Today, the Body of European Regulators for Electronic Communications (BEREC) has released guidelines for national regulators on net neutrality in the EU. We’re broadly pleased with the guidelines, although some grey areas remain, which will need to be tightly monitored by national regulators as they enforce the new rules.
Anne Jellema, CEO of the World Wide Web Foundation said:
“At first glance, these guidelines seem to deliver what half a million citizens in Europe demanded throughout the consultation process – an open Internet that can deliver opportunity for all. This victory is particularly significant as it has been achieved in the face of intense lobbying from powerful telecommunications companies who wanted to see first the law, and then the guidelines watered down.
“As the baton for safeguarding net neutrality now passes to national regulators, we urge them to monitor closely the remaining grey areas and potential loopholes. These include close assessments of zero-rating programmes to ensure important rights are not being violated. Regulators must also enforce both the letter and the spirit of the guidelines, which call for the internet to be preserved ‘as an open platform for innovation with low access barriers for end-users, providers of content, applications and services and providers of internet access service.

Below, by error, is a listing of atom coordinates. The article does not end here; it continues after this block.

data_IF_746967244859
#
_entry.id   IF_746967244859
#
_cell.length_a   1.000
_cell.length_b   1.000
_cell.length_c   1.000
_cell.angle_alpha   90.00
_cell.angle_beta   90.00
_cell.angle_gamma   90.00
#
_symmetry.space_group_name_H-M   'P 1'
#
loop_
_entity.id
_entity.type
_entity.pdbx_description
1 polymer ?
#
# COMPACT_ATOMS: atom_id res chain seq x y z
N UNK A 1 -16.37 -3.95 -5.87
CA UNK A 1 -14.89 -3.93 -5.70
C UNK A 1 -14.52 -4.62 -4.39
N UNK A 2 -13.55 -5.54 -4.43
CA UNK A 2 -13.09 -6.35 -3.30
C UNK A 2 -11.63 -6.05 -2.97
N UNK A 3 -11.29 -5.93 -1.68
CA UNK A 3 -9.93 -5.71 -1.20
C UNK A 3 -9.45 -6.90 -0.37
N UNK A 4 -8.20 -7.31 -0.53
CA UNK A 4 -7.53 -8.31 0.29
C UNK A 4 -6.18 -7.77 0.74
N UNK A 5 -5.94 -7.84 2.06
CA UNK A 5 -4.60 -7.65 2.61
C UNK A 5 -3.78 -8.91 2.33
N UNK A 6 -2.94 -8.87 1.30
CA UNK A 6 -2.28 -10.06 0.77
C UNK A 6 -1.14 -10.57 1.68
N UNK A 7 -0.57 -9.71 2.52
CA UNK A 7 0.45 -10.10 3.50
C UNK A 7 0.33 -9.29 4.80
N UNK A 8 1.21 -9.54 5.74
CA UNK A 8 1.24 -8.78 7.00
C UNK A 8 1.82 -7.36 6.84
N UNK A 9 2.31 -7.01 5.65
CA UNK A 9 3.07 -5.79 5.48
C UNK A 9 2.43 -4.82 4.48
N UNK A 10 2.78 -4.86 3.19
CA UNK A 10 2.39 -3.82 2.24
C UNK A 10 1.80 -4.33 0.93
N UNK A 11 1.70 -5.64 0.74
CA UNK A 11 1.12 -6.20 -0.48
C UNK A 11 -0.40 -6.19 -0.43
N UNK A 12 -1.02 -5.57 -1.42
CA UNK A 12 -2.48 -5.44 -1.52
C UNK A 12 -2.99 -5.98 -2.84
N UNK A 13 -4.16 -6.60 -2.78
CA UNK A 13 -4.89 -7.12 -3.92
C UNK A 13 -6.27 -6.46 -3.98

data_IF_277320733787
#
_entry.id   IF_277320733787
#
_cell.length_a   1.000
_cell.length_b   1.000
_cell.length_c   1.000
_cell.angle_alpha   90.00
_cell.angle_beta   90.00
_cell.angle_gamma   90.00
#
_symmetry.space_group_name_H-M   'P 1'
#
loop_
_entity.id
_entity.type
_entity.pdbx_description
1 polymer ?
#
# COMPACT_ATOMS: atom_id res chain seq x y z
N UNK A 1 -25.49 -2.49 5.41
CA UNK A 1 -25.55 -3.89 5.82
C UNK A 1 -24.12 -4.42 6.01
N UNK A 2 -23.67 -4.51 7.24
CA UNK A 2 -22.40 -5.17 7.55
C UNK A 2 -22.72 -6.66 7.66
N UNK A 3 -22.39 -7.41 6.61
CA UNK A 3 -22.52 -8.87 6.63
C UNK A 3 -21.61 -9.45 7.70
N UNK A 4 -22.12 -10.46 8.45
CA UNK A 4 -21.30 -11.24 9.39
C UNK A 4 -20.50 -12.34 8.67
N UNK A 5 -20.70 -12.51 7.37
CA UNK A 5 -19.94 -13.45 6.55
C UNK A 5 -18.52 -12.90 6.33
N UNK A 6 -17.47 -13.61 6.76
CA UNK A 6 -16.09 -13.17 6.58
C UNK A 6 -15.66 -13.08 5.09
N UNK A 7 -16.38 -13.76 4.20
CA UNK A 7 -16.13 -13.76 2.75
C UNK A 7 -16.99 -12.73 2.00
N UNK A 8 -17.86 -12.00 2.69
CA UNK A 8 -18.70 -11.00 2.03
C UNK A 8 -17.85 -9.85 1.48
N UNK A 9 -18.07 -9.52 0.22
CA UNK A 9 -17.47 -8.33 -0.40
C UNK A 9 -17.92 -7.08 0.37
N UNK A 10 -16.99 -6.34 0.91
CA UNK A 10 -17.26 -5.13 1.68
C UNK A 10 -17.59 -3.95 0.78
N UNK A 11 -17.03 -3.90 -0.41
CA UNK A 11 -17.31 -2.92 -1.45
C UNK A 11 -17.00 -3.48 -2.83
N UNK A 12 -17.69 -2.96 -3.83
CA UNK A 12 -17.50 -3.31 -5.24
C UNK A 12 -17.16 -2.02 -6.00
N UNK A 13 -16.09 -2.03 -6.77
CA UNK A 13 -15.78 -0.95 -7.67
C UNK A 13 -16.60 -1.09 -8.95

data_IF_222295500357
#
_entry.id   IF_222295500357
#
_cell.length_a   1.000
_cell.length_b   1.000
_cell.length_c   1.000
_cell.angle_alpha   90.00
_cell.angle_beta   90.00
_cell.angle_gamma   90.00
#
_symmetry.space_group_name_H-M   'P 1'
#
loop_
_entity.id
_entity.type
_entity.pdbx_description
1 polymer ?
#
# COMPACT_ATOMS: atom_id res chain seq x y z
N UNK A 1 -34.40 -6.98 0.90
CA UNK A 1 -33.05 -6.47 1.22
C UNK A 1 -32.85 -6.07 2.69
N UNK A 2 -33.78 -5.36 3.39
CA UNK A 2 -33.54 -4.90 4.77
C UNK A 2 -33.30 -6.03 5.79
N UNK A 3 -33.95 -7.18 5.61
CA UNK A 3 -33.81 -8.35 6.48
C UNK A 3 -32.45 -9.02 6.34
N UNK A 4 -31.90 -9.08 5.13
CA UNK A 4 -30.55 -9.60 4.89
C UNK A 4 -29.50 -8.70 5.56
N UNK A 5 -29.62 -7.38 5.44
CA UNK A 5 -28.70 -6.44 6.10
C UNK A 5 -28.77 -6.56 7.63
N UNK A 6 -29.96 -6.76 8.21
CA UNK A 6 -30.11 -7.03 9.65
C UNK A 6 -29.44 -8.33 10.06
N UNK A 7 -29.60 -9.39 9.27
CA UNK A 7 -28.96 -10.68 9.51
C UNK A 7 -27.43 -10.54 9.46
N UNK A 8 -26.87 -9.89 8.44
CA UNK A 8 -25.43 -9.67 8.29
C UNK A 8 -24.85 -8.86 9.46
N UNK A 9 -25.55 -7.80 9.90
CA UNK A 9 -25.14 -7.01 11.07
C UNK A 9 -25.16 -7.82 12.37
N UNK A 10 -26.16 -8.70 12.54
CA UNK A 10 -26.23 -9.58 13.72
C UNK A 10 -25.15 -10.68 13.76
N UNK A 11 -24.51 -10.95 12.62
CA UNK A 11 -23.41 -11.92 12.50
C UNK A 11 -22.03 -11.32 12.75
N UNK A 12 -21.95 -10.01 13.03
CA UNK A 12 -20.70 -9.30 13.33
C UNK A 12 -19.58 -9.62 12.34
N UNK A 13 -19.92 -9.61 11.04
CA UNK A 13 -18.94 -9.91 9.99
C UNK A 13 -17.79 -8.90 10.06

“Throughout this three-year process, citizens across Europe have understood the power they hold to protect the Web, and have shown they are prepared to fight for it. As we celebrate today’s progress, we will also remain vigilant against emerging threats to the Web, and will continue to shape a Web that empowers everyone, everywhere, to take part in building a fairer world.”
Background: The Web Foundation has been advocating for strong net neutrality provisions in the EU for many years. In 2013, our founding Director Sir Tim Berners-Lee met with EU Commissioner Ansip, and followed this up with a guest blog on his official EU portal in 2014. We’ve closely followed the development of the regulation and the guidelines, commenting at appropriate junctures, including most recently in an open letter to BEREC. While we hope that our work has played a part in today’s outcome, the real credit must go to the Save The Internet coalition, who have campaigned tirelessly on this issue, and of course to the hundreds of thousands of Europeans who took the time to make their voices heard.